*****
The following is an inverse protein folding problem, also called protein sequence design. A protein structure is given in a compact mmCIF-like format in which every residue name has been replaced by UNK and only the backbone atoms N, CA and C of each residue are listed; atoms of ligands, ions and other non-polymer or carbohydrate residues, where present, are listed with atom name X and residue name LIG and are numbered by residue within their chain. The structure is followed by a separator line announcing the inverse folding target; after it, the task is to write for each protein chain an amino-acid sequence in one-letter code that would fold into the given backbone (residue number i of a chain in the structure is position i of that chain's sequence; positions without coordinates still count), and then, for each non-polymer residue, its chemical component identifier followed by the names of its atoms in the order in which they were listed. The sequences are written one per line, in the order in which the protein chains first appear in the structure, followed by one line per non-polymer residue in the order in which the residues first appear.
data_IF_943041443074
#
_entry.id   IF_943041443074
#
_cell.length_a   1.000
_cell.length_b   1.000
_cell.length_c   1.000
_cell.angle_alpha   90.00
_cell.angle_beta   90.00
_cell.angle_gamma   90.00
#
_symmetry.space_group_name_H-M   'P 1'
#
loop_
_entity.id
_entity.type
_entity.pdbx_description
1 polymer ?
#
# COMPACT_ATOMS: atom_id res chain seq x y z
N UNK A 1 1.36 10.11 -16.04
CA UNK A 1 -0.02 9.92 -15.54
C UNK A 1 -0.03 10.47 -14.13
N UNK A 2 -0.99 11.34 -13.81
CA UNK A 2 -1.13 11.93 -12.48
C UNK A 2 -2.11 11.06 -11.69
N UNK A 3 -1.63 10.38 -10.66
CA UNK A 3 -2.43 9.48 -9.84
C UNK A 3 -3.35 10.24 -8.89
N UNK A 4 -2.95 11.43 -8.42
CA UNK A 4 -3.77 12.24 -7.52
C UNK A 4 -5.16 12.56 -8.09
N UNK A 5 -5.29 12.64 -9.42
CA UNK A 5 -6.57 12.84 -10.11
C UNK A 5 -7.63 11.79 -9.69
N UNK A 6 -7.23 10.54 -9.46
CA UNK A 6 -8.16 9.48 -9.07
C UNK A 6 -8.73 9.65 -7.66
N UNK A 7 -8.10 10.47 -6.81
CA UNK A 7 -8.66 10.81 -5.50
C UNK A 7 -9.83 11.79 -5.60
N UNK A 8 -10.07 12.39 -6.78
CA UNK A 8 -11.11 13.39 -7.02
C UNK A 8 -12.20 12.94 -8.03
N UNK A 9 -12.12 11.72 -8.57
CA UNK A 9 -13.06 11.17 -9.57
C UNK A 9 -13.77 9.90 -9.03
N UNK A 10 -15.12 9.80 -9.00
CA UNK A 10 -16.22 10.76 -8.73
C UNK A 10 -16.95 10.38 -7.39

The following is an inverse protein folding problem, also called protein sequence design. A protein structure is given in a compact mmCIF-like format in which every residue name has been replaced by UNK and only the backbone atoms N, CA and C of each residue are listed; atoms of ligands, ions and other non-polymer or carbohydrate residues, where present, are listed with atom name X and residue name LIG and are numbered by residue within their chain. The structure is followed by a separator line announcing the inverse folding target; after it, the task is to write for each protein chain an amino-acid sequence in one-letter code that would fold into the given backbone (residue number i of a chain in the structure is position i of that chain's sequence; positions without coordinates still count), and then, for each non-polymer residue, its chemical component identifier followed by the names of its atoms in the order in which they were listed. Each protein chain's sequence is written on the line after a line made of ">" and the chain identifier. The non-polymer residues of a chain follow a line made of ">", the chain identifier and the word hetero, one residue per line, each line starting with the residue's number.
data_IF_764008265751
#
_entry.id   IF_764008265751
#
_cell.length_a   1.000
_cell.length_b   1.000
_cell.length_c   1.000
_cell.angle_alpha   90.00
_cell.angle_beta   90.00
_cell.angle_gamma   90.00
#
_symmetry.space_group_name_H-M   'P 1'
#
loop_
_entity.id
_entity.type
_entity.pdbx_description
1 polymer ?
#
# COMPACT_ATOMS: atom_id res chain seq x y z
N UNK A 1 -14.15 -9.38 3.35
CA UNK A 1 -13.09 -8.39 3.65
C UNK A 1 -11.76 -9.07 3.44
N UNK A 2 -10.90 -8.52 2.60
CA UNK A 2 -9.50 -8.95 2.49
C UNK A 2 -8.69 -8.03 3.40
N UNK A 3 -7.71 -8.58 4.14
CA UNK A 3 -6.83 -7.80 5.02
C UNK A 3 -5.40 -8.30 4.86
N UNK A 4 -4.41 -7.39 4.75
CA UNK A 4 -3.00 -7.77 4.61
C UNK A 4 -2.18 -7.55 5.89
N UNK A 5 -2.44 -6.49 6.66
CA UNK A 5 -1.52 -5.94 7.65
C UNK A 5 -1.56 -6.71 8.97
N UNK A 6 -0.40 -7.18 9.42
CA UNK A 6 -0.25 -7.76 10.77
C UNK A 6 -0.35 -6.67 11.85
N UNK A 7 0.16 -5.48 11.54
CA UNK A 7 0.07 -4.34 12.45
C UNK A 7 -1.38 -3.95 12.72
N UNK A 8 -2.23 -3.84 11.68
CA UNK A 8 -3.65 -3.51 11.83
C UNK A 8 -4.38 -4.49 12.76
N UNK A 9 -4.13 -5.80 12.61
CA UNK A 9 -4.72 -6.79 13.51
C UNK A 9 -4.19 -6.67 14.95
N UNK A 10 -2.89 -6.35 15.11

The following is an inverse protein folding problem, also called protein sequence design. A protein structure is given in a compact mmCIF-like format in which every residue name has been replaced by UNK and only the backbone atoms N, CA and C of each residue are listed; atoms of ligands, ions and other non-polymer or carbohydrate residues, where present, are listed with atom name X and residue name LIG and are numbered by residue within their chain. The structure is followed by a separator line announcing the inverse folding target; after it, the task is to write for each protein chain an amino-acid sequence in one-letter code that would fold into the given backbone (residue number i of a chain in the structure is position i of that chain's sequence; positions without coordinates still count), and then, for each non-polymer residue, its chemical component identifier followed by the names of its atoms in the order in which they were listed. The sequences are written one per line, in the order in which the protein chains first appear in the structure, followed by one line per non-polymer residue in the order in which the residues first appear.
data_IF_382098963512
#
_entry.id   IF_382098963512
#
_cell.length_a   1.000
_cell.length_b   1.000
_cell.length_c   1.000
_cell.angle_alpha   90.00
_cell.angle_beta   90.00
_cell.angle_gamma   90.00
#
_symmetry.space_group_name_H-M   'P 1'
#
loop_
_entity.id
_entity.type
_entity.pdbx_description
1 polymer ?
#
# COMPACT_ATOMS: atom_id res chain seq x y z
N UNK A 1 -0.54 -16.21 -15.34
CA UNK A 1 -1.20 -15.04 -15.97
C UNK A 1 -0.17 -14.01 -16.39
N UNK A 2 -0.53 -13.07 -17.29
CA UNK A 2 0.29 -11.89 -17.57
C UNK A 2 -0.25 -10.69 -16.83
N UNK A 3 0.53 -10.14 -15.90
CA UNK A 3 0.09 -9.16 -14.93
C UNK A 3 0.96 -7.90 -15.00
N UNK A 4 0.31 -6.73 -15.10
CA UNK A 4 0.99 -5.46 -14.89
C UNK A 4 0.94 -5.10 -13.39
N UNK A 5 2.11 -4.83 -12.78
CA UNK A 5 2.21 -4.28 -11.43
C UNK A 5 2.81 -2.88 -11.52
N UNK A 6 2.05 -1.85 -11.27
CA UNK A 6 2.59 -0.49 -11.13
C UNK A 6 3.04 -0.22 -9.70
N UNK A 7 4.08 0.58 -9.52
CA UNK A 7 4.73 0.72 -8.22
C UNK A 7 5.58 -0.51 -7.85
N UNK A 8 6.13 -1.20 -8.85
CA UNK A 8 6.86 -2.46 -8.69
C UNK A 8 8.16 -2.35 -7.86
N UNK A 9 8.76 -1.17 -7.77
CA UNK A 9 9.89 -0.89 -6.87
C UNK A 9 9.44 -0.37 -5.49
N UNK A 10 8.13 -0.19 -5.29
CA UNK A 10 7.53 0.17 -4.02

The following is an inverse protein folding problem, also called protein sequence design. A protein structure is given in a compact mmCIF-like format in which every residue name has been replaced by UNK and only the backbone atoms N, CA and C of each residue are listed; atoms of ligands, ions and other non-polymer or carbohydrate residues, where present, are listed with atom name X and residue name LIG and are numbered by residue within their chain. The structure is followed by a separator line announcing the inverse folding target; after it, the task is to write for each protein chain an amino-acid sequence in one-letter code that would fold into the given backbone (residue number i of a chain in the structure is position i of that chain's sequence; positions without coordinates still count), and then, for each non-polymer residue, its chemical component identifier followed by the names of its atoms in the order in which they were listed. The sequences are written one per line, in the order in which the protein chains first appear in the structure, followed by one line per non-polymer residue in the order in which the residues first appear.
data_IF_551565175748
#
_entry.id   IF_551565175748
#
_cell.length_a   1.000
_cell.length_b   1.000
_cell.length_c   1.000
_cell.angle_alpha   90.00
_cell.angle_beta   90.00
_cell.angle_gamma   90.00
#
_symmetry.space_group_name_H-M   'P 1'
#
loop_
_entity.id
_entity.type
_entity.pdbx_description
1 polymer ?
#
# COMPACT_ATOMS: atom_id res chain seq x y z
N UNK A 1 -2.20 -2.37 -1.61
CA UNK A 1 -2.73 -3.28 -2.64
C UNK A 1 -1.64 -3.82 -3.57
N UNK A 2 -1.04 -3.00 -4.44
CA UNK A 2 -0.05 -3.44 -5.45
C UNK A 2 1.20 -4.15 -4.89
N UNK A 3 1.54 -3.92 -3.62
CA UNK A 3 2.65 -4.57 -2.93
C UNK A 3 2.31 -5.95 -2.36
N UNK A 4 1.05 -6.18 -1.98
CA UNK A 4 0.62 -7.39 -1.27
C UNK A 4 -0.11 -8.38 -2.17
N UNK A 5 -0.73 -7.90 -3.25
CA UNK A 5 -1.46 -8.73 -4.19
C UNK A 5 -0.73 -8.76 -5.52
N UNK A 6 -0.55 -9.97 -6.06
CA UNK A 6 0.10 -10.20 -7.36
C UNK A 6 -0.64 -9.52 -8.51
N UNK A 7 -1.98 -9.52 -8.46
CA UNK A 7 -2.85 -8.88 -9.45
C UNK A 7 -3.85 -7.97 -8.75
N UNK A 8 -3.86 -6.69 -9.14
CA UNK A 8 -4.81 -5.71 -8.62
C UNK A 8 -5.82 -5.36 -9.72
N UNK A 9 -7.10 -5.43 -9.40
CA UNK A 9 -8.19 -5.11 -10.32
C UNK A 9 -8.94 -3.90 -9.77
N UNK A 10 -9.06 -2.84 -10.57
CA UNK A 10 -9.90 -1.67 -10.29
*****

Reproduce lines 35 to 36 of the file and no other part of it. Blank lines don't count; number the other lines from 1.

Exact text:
CA UNK A 5 -6.57 12.84 -10.11
C UNK A 5 -7.63 11.79 -9.69